Carole & Tuesday

“When it comes to researching the human brain in order to control emotions using AI, music and politics are very much alike.”
— Jerry Egan

It’s been fifty years since humans colonized Mars. Cities akin to Tokyo and New York are populated with an array of immigrants from Earth, and natives recently born there. Technology crowds every facet of life—from streets, to homes where an android or robot pet is commonplace. Thanks to artificial intelligence, people don’t have to put as much effort into working, thinking, or even creating anymore. “99% of modern hits are produced by AI,” a record producer tells an up-and-coming idol. Doing anything without a technological assist is an oddity.

There are still people who prefer doing things the old-fashioned human way. Tuesday Simmons, a 17-year old from the lowkey Hersell City, dreams of becoming a musician. Fed up with the sheltered life under her strict mother, politician Valerie Simmons, she runs away from home with just a suitcase and Gibson guitar in tow. She arrives on the bustling streets of Alba City, and her suitcase is immediately stolen (never turn your back on your stuff in a big city).

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On a sunset lit bridge—lost, penniless, and alone—Tuesday encounters Carole Stanley, a street musician who appears to be the same age as her. Carole’s upbringing wasn’t as cozy as Tuesday’s. A refugee from Earth, she grew up in an orphanage, and struggles with odd jobs as a young adult. Carole’s melancholic lyrics resonate with Tuesday in her moment of desperation. The two form an instant camaraderie as if by fate, and Carole takes her in.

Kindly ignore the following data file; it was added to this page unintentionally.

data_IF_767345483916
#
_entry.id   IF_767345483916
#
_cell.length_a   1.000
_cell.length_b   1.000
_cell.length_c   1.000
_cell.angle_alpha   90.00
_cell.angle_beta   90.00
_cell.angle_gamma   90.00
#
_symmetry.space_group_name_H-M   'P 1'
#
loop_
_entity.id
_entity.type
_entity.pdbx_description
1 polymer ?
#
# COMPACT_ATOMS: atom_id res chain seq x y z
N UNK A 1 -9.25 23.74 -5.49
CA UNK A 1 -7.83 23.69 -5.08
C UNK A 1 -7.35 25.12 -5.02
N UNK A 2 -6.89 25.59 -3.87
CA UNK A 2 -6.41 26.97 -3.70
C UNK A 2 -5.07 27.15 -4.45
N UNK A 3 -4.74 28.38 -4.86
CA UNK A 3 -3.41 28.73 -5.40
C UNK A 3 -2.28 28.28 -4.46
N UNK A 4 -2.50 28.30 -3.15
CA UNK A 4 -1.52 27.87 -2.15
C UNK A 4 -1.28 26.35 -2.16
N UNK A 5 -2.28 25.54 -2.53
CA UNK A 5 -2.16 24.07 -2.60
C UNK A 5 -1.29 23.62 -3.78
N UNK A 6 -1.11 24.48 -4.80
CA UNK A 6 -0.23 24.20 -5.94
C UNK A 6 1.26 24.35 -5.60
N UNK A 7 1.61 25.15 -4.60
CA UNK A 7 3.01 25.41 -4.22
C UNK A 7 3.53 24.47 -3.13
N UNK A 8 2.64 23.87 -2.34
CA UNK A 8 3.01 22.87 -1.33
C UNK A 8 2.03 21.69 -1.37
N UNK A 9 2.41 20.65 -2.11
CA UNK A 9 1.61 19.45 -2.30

In a parallel story, Angela Carpenter, a 16 year old with excellent hair, already has a career as a model and actor. At the behest of Dahlia, her mother and manager, she works with a misanthropic technologist named Mr. Tao to start a music career. Mr. Tao prefers working with technology over people. His algorithmic approach to producing music is juxtaposed with Carole and Tuesday’s from-the-heart approach. At this point, it’s unclear if Angela’s new path is something that she wants, or if she’s doing it for her mother’s sake. Regardless, she doesn’t take kindly to competition, and she has a strong desire to be the best in everything she pursues.

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The first 12 episodes, generally, had a casual slice of life vibe. It was so casual in fact that I worried if the story could stay fresh for the 24 episodes that were listed. On the other hand, I was hoping that needless drama wouldn’t be interjected to justify the runtime. Mercifully, with the exception of a few brief arcs (I’m looking at you Cybelle), the story neither dragged nor irritated me for too long. Strong worldbuilding, unexpected predicaments, thought provoking ideas, and bits of backstory kept each episode feeling new.